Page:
Hussein was ferreted out in an early-morning raid from the hole in the ground he was hiding in. The Shah was expelled into exile, passed from country to country, and when he died, buried abroad instead of at home. Noriega posed for a mugshot (his face scarred and dejected) as he stepped into a prison where he will likely spend his last days.

Though his own father was ousted by British and American forces, the Shah of Iran didn’t seem to understand how serious his predicament was when, in early January 1978, several thousand people marched against him in the streets of Iran. He still didn’t seem to understand by the following January, when he finally fled. It was only after he was bounced from country to country that he realized how much had been at stake. His story ended in Cairo, where his remains rest alone in an alien land.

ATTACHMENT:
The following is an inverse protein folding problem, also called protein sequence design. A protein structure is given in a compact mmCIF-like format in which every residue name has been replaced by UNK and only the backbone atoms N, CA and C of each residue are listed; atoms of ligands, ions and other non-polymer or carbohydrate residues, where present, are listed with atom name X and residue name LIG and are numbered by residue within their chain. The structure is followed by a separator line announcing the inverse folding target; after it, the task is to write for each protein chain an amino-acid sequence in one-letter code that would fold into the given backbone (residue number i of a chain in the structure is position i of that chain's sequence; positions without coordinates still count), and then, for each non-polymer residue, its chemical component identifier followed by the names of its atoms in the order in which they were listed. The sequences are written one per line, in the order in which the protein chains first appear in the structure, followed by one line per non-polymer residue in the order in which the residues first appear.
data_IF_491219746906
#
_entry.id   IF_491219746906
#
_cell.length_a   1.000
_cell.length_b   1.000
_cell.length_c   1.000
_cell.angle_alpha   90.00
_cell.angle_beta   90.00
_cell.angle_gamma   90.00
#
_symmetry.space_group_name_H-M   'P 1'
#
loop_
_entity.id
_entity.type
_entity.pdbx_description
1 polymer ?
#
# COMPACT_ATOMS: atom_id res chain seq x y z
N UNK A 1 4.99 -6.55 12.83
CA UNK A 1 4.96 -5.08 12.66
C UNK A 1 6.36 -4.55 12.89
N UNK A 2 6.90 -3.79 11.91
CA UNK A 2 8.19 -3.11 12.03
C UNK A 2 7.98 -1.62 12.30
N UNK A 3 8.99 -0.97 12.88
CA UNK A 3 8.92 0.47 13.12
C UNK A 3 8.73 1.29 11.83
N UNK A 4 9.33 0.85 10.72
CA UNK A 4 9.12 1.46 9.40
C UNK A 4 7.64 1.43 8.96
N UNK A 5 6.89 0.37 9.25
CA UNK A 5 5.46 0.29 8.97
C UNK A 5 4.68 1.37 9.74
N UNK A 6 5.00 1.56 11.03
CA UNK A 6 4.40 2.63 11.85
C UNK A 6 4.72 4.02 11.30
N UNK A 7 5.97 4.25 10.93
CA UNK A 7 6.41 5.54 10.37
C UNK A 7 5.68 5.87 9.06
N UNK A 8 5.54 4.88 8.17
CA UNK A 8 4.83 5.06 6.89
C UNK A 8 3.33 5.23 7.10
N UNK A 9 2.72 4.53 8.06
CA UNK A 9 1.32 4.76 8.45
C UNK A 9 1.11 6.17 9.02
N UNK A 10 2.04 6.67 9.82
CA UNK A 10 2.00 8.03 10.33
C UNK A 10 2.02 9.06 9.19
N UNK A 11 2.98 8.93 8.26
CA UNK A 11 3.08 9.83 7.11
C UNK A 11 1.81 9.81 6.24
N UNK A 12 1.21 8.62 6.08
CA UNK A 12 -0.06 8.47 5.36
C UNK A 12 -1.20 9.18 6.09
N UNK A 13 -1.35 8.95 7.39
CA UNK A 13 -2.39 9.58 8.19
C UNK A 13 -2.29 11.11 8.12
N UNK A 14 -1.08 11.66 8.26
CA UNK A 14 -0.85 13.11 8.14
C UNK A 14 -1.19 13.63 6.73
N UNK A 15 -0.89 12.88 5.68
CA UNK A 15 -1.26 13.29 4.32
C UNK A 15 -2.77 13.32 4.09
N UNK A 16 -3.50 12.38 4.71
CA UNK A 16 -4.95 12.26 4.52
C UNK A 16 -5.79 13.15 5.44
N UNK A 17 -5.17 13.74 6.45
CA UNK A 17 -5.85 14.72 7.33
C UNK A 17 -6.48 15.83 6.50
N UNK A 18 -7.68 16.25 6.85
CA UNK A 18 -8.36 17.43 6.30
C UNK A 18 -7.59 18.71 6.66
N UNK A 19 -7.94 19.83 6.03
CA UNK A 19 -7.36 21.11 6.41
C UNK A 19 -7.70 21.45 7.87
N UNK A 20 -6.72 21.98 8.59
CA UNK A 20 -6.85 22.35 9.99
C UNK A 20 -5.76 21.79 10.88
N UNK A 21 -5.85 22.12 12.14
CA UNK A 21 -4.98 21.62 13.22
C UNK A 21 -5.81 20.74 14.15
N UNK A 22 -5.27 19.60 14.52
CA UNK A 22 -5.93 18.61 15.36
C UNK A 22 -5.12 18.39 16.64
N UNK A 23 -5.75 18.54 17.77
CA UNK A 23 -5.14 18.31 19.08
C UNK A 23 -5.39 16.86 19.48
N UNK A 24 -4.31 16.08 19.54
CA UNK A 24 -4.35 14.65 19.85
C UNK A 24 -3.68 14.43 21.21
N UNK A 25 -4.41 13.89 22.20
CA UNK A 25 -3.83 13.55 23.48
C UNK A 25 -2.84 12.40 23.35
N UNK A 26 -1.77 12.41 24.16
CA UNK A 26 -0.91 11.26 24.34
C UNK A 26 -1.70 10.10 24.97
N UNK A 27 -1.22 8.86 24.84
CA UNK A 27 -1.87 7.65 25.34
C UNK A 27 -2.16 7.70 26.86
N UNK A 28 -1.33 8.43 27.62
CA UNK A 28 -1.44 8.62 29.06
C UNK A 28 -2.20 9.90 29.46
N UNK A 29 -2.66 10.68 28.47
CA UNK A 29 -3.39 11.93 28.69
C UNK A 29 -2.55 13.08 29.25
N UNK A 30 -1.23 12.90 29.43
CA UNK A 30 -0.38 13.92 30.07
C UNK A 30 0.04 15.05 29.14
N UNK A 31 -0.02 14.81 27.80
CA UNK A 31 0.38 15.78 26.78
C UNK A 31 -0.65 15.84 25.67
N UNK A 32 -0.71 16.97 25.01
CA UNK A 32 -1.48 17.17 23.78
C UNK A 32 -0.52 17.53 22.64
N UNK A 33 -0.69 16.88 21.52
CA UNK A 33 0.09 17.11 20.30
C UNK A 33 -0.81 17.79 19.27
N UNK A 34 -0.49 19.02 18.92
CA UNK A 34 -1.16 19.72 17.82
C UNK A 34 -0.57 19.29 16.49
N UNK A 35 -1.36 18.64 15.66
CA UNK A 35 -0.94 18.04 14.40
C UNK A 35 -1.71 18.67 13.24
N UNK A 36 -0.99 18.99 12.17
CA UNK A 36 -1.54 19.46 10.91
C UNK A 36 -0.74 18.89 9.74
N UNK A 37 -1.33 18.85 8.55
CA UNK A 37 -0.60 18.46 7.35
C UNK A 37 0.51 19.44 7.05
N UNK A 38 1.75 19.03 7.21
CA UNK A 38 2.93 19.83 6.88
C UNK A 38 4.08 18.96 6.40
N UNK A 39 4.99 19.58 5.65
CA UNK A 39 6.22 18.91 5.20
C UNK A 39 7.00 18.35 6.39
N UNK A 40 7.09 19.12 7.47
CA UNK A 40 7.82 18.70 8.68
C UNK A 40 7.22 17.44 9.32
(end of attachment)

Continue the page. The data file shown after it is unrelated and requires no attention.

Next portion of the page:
Panama’s military dictator Noriega never dreamed that the British and Americans would turn on him. They told him to leave—his time was up. He didn’t hear them. They waged war, and now the only thing most people know about him is his infamous mugshot. He will die in prison, if he has lived at all these last three decades.

And then there was Hussein. They pulled him out of a hole he was hiding in. The crow-black dye on his hair was faded to a shadow of its former glamour. His famous mustache was indistinguishable from his barbed nest of beard. They hanged him in a basement and released the “stolen” cellphone video to prove it. He once waged war on his neighbor for them and this was how they repaid him.